GAP recently warned with other good government groups (in a joint letter to the Senate) that a broadly-crafted provision in the Intelligence Authorization Act, if passed, would undermine Congress’ ability to ensure proper checks on the Intelligence Community (IC), and afford IC agency heads sweeping new power to retaliate against national security whistleblowers.
Sec. 403 of the Intelligence Authorization Act for FY 2011 (S. 719) grants the Director of National Intelligence (DNI) and IC chiefs the unprecedented authority to penalize active and former IC employees – at a minimum taking away their pensions – based simply on the Director’s subjective “determination” that an employee knowingly disclosed classified information to an unauthorized party. The legislation has no controls on the Director’s exercise of this discretion. There are no mandatory internal or independent appeal rights for due process challenges to the Director’s personal judgment call. No proof is required. If the DNI says it is, then it is.
While the Senate Select Committee on Intelligence (SSCI) passed this legislation with an overwhelming 12-3 vote, Senator Wyden (D-OR) zeroed in on Sec. 403, which by relying on management’s good faith could undermine the whole legislation and discourage would-be whistleblowers from working within agency channels. In committee report remarks, Wyden stated:
Everyone hopes that intelligence agency managers and supervisors will act honorably and protect whistleblowers who come forward and go through proper channels to report waste, fraud and abuse in national security agencies, but this is unfortunately not always the reality.
Wyden, a member of the Senate Intelligence Committee for over a decade, rightfully cautions that the provision’s striking ambiguity allows the DNI to interpret Congress’ intent in a manner that legalizes baseless reprisal actions and narrows the scope of eligible parties to conduct IC oversight:
I am also especially troubled that section 403 is silent regarding disclosures to Congress and inspectors general… It is unfortunately entirely plausible to me that a given intelligence agency could conclude that a written submission to the congressional intelligence committees or an agency Inspector General is an ”unauthorized publication,” and that the whistleblower who submitted it is thereby subject to punishment under section 403.
The question remains, why did the SSIC author legislation that silences its lifeline of information – national security whistleblowers – by granting IC heads unbridled, albeit unrequested, authority to retaliate?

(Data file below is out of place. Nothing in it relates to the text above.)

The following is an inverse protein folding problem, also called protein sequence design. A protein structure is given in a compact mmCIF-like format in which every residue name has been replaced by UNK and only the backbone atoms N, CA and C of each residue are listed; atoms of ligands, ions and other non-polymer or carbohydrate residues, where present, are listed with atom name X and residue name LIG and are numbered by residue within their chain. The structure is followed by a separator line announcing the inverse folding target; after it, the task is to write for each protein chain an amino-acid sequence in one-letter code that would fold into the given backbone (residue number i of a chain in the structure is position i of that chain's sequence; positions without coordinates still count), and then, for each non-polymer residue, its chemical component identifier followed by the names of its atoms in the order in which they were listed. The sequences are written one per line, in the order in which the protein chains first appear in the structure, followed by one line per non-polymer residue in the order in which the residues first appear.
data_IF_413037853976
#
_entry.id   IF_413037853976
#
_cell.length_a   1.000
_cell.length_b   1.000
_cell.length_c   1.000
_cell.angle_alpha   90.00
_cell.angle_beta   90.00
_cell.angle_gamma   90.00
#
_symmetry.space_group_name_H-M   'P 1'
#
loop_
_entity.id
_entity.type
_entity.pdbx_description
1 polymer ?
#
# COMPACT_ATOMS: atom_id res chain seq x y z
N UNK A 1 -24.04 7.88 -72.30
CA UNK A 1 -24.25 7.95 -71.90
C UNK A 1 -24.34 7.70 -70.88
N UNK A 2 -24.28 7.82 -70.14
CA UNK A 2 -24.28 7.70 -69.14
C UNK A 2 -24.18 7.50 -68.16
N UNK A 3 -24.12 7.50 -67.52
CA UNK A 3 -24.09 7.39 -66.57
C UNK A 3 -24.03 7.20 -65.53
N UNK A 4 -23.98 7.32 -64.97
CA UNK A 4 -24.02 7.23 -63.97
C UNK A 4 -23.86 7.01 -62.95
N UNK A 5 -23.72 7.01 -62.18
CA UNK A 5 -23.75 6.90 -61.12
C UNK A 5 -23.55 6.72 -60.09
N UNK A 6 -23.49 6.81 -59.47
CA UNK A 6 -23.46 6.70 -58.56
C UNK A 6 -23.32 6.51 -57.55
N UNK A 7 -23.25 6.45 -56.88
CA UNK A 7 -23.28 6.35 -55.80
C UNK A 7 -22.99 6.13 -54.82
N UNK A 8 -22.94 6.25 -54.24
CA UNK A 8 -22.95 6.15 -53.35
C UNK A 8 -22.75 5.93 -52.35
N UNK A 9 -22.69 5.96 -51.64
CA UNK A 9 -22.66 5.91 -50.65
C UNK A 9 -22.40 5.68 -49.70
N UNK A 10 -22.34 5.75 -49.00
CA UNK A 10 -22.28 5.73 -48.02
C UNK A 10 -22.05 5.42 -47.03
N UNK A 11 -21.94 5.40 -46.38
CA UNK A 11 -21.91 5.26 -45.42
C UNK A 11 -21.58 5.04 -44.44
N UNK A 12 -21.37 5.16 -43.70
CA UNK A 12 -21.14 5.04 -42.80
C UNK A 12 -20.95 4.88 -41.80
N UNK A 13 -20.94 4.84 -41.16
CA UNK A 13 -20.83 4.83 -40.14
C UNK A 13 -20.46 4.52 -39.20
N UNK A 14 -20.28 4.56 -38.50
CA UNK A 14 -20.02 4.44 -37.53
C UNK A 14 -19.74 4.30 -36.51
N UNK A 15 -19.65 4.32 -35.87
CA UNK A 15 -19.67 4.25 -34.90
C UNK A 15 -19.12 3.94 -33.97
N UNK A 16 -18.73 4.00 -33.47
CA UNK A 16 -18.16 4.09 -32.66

It is entirely unclear to me what standard agency heads would use to “determine” that a particular employee was guilty of disclosing information…And as I pointed out to my colleagues during the committee markup of this bill, neither the Director of National Intelligence nor any of the intelligence agency heads have asked Congress for this authority.
According to the committee report, national security heads not only didn’t request this sweeping authority, but have not indicated how they would exercise it. Oversight on its part? Doubtful, given the rate at which IC management has employed secrecy to gag and then conceal retaliation against countless brave whistleblowers. Or perhaps the DNI has provided a response, discussed it in SSCI’s backrooms, and stamped it classified. Senator Feinstein, as Chairman of the Senate Intelligence Committee, has a responsibility to eliminate this room for speculation and either join Wyden in his effort to add some damage control to Sec. 403, or remove it all together. The DNI’s silence is, at best, foreshadowing to the Chairman of what to expect from would-be national security whistleblowers, if this bill is enacted.
Senator Wyden has stated that he will not support unanimous consent passage of S. 719 until stated whistleblower implications are addressed. The whistleblower community applauds the Senator for having the good sense to put the breaks on reckless policy. His prudent objections have forced the Senate to re-examine Sec. 403 before disavowing itself of oversight capabilities. Senator Wyden’s colleagues need to follow suit, if they want SSCI to be relevant in ensuring our nation’s safety, which begins with protecting our frontlines of defense.
Shanna Devine is Legislative Coordinator for the Government Accountability Project, the nation’s leading whistleblower advocacy organization.